Latest Mexican Limes Go With Tequila

Mexican Limes Go With Tequila
Submitted by Tequila.net     June 11, 2007    
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The Mexican variety is tequila's best friend.

When life hands you lemons, break out the tequila and salt.

These days, gourmet tequilas offer new variety to today's consumers. There are more than 600 brands of tequila on the market. High-quality imports elevate this drink from spring-break slammers to uptown tasting parties, so with tequila coming up in the world, you'll want to know a bit more about the requisite lime.

Centuries ago, Arab traders brought limes from Asia to the Middle East, where Crusaders carried them home to Spain. And that was only a stopping-off point before the fruit reached the shores of Mexico. The species Citrus aurantifolia has since split into varietal groups to include larger Key limes and the smaller Mexican, or bartender's, lime. The latter produces the best lime for tequila aficionados.

The Mexican limes have the thinnest rind of all citrus. This means cold storage allows the fruit to dehydrate so quickly that its life is severely limited and store-bought limes rarely retain that fresh-picked flavor. But if you grow your own Mexican limes, you'll enjoy with the freshest fruit possible with every tequila tasting.

The Mexican lime available from premier citrus grower Monrovia is Citrus aurantifolia "Mexican Thornless." Their stock is available through quality garden centers nationwide. Mexican limes are damaged by temperatures below 30 degrees, but in frost-free climates it makes an excellent bushy small tree for the garden. They bloom over spring and summer with small, fragrant white blossoms. The green fruit matures in the late fall and winter.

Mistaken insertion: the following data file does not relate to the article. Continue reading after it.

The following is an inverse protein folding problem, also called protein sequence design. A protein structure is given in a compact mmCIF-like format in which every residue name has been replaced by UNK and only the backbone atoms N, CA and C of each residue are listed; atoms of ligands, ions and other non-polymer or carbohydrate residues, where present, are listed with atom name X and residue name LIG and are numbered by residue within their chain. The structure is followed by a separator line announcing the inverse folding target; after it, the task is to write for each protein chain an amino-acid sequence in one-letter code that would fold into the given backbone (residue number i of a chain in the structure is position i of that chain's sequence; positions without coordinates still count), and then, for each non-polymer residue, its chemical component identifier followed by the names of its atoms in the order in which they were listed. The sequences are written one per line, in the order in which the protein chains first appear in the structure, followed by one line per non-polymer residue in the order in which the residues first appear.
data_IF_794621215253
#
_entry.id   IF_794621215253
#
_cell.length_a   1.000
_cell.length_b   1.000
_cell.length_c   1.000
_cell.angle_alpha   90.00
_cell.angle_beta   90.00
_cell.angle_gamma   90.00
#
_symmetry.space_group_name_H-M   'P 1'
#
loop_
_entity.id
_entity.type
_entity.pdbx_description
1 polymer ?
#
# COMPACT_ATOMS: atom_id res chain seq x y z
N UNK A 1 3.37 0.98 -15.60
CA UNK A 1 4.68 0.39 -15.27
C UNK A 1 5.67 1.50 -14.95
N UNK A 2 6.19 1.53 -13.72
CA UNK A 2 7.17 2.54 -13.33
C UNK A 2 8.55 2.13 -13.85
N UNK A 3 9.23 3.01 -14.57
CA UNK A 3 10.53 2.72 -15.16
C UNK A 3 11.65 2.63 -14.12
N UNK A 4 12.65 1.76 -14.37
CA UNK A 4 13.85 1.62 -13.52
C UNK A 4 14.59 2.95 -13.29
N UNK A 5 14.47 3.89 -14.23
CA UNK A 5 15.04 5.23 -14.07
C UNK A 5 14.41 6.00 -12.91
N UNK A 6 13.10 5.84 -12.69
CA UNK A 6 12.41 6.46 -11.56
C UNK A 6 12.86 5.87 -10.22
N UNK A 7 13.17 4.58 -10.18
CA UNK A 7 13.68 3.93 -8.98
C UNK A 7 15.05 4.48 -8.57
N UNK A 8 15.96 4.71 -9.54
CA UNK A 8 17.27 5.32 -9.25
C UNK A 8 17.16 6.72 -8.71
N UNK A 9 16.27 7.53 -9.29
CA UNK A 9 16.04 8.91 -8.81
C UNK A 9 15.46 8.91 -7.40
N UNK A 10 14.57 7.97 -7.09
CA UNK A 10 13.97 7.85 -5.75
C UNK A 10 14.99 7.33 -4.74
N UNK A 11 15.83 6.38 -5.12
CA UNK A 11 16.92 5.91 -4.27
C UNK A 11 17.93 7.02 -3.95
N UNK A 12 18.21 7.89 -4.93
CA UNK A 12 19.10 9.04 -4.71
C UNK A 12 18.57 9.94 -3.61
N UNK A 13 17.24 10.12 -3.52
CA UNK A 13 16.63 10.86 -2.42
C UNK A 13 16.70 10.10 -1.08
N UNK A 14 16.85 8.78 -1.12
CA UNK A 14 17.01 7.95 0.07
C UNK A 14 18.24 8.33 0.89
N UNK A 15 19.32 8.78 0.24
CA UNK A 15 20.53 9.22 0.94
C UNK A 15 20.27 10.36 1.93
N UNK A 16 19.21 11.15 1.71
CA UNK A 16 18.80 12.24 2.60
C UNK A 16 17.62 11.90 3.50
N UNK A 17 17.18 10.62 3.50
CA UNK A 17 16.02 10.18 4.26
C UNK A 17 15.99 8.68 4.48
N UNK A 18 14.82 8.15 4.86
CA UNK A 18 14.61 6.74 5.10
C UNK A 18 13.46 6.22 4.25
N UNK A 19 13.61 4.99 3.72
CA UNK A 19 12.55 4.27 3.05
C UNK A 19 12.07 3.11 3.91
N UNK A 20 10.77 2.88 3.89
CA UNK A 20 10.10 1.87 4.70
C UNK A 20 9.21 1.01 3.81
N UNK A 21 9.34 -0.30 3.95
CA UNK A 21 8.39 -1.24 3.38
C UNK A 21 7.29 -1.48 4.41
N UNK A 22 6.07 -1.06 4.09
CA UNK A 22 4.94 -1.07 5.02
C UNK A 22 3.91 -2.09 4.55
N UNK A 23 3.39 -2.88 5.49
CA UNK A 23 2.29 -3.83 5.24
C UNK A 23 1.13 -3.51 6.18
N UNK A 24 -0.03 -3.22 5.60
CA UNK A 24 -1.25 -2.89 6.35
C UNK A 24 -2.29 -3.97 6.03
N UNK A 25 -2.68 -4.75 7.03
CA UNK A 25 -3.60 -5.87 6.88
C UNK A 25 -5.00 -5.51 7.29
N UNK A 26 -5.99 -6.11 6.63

In climates where there is an occasional winter frost, you must provide protection for the entire plant. You can erect a small portable vinyl greenhouse over the plant to create its own mini-environment for the winter. While not particularly attractive, it allows you a much larger in-ground tree and crop than you would get from a tree limited by a portable container.

In still colder climates, the lime tree must be brought indoors or into a greenhouse for the winter. Limes are best adapted to this method because the sour fruits do not require winter sun to encourage their sugar content. Limes continue to ripen even after you've brought them indoors.

Mexican lime trees adapt well to containers, so they can be moved with the seasons. They require very good drainage, which means a citrus potting soil blend or a light potting soil with plenty of perlite or coarse sand mixed in. The container should have numerous drain holes in the bottom to ensure that there is no over-saturation deeper down. Feed as directed on the label with any fertilizer formulated for citrus.

Position lime trees on the south side of the house, where there is maximum solar exposure in all seasons. Citrus also can be espaliered onto south-facing walls to provide more protection and maximize benefits of reflected heat. Indoors, over-wintering lime trees are best in south-facing windows and solariums.

The bark of young trees with small foliage heads is vulnerable to sunburn. To keep a potted tree to a limited size, thin out interior branches at any time. To prune gently overall, wait until after fruit harvest. If you're growing the Monrovia "Mexican Thornless," any thorny suckers from below the graft union should be promptly removed.

With limes, freshness is everything. So why not bring a little bit of Mexico to your own back yard, so you can always break out the tequila and limes.

Contact the writer: Maureen Gilmer is a horticulturist and host of "Weekend Gardening" on DIY Network. Go to www.moplants.com or visit www.diynetwork.com.

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